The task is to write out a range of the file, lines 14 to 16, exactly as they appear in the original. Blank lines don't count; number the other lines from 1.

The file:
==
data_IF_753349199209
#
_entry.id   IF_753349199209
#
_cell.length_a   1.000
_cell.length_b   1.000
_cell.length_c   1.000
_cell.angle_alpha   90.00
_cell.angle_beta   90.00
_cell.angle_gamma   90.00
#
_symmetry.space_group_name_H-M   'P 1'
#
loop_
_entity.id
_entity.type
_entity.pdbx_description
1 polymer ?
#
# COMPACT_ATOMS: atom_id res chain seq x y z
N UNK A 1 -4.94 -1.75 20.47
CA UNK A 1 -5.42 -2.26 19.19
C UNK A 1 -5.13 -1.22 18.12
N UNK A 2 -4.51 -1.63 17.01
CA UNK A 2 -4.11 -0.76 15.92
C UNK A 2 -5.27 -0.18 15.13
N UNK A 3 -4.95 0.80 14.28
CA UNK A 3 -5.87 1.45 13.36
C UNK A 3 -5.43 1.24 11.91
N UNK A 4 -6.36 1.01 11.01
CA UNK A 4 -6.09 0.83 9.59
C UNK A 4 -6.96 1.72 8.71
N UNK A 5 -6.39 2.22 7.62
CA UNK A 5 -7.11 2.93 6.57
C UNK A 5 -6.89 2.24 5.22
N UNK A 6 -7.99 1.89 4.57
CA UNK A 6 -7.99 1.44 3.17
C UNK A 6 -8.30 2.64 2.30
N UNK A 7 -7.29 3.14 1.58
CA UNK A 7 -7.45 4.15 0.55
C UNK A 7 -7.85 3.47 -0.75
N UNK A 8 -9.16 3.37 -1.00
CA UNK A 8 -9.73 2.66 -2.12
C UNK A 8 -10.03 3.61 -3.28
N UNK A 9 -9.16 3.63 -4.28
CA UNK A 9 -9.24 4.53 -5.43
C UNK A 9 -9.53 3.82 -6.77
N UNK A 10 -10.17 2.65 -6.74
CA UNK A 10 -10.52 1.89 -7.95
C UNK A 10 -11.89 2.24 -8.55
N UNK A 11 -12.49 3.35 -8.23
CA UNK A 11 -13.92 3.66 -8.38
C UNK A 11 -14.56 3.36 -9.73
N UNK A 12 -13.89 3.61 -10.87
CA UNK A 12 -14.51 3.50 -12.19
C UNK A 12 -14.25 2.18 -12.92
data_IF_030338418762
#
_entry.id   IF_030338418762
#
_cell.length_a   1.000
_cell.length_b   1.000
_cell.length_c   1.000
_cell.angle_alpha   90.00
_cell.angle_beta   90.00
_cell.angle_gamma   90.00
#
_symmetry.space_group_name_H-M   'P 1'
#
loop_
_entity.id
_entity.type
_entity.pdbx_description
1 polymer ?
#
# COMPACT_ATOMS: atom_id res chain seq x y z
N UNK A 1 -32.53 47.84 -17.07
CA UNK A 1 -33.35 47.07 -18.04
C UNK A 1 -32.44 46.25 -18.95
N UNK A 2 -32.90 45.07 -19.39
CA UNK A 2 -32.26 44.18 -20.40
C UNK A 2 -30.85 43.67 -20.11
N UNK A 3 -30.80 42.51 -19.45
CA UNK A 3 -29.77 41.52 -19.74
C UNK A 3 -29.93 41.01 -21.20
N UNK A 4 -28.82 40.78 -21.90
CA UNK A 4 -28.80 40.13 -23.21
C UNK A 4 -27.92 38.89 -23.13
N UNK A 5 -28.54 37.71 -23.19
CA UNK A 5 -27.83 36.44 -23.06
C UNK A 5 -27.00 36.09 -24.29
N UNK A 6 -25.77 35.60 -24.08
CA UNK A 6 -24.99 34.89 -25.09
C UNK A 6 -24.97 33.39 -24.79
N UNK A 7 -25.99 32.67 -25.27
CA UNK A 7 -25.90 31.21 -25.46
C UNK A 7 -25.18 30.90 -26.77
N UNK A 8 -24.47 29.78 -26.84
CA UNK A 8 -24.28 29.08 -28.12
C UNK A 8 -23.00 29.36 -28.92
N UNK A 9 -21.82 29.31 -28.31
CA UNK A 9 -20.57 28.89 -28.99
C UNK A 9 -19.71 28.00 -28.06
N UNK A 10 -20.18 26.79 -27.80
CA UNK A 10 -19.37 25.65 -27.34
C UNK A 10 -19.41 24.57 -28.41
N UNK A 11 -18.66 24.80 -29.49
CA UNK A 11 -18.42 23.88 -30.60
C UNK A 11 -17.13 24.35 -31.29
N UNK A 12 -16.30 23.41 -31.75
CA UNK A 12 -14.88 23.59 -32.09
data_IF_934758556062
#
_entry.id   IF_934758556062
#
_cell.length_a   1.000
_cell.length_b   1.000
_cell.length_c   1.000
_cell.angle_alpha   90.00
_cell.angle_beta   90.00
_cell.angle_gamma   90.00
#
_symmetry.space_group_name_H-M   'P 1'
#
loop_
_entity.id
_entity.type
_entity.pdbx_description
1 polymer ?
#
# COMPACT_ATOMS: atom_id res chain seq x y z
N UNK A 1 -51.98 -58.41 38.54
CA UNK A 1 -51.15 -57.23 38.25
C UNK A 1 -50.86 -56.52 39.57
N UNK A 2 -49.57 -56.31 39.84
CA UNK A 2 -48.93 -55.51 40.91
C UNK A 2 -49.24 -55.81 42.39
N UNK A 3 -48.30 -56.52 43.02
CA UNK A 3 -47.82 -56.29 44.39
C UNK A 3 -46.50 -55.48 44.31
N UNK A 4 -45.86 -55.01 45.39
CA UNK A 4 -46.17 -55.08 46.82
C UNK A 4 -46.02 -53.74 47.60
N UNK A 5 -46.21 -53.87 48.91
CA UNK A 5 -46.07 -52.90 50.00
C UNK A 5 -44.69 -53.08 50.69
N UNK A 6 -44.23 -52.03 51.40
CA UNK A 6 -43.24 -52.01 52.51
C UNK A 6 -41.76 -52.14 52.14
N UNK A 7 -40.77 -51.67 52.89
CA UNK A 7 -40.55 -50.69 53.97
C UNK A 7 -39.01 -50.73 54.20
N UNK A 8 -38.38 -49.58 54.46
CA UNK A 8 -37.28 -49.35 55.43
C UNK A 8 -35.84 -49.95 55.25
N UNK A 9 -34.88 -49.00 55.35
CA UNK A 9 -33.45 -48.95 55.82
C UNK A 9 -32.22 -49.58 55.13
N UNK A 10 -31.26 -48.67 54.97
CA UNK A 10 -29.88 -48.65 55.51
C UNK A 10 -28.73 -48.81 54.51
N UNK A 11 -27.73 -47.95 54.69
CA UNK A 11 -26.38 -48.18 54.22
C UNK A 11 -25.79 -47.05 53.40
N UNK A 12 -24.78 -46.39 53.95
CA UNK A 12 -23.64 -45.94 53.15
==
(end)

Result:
loop_
_entity.id
_entity.type